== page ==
Trudeau has consistently hesitated on carrying out his commitment to reform Aboriginal-Government relations, especially vis-á-vis the Indian Act, designed to control, micro-manage and subsume Indigenous communities into ‘multicultural’ political society. After committing to implement the UN declaration on the Rights of Native Peoples, in a speech to the Assembly of First Nations a year later, Liberal apparatchik Wilson Raybauld backtracked on the party’s promise with characteristic duplicity, stating with typical cynical legalism that “simplistic approaches such as adopting the United Nations declaration as being Canadian law are unworkable and, respectfully, a political distraction to undertaking the hard work actually required to implement it back home in communities.

Despite Trudeau’s rather absurd comment in 2016 that Canada is the first post-national nation, the Canadian government is still implicated in a wide variety of racially discriminatory policies, which the media has all but chosen to ignore.

In 2012, a United Nations Human Rights report issued a number of damning prescriptions for Canadian racial policy. It recommended, for example, that Canada “take appropriate legislative measures to prevent transnational corporations registered in Canada from carrying out activities that negatively impact on the enjoyment of rights of indigenous peoples in territories outside Canada, and hold them accountable." Of course, with Justin’s approval of the Kinder Morgan, he has emphatically ignored this recommendation in favour of financial interests.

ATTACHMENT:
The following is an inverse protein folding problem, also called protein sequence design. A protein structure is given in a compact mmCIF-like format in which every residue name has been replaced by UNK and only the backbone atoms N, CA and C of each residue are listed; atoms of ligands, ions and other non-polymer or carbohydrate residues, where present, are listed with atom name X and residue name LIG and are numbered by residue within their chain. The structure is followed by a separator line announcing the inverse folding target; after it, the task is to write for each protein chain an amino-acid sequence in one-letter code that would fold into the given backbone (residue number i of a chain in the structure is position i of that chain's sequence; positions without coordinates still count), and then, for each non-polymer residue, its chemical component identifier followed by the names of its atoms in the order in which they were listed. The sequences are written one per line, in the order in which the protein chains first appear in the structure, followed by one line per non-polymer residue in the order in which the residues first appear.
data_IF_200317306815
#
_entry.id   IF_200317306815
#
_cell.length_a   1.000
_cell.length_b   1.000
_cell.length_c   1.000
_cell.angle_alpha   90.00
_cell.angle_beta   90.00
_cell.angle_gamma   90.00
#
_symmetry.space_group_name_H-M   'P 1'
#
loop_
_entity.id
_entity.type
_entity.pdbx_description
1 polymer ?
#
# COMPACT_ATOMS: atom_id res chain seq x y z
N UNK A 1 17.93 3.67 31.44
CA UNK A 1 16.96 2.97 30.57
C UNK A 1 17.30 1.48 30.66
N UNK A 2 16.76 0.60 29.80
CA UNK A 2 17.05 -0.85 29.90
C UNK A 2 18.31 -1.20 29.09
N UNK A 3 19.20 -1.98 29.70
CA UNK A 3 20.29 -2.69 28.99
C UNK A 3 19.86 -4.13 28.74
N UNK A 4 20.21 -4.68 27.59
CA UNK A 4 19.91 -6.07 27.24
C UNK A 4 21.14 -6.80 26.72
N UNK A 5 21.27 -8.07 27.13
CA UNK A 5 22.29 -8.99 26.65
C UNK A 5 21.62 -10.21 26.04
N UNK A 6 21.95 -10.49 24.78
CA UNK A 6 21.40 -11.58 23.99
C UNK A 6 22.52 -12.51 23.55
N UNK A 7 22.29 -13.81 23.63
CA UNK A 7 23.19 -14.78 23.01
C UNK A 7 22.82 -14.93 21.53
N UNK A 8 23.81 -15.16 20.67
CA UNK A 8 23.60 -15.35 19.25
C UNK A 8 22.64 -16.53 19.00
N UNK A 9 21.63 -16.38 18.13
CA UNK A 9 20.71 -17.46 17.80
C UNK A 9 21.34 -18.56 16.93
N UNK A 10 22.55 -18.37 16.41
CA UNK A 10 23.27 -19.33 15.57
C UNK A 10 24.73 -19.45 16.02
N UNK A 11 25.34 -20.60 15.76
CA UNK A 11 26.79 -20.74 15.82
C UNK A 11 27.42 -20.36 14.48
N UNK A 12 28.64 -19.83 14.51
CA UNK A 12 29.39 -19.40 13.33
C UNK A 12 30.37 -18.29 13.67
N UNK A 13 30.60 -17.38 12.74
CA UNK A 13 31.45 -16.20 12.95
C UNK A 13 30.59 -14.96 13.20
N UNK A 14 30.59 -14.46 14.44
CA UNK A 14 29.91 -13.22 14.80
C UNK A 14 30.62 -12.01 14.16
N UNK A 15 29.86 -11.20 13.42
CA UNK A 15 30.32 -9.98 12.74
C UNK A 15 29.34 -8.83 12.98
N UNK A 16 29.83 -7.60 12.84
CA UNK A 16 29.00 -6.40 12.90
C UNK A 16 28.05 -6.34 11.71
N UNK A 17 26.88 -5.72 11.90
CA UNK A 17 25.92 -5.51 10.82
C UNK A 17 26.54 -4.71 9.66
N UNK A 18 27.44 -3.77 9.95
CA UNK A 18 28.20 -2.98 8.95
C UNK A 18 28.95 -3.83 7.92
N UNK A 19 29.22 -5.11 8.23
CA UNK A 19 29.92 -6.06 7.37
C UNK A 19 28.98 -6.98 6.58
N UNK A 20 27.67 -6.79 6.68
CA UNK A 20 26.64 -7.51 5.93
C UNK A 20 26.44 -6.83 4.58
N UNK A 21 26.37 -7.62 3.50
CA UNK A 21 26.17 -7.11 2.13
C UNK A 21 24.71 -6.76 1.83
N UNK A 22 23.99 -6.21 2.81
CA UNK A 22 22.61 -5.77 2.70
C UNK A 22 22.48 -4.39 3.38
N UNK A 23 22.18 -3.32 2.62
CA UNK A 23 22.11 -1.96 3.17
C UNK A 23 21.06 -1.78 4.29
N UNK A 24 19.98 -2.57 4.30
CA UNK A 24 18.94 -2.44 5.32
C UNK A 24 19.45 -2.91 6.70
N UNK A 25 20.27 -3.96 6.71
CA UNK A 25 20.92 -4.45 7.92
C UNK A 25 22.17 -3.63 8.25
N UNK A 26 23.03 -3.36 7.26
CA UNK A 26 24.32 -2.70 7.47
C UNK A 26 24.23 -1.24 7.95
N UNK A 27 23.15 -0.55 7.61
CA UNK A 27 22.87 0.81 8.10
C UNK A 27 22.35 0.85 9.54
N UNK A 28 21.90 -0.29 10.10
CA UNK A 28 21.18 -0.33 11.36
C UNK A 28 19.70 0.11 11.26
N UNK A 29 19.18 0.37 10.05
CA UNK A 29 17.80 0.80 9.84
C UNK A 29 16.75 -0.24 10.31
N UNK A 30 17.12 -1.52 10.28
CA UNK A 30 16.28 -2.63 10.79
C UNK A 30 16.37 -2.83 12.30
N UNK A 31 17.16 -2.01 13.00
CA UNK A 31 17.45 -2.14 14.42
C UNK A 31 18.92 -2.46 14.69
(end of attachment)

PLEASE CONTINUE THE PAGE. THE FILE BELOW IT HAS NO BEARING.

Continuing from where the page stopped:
Now there is something on which Donald Trump and Justin Trudeau can easily agree: the absolute necessity of a new pipeline to cut a jagged scar through the little of what’s left of North American wilderness. I suppose where Trump and Trudeau really differed on this issue, is that Trump signed the approval order with his characteristic scowl, Trump did so with a smile. So instead of balking at our neighbours, and admiring our leader, however pleasurable both may be, I suggest some self-criticism is in order.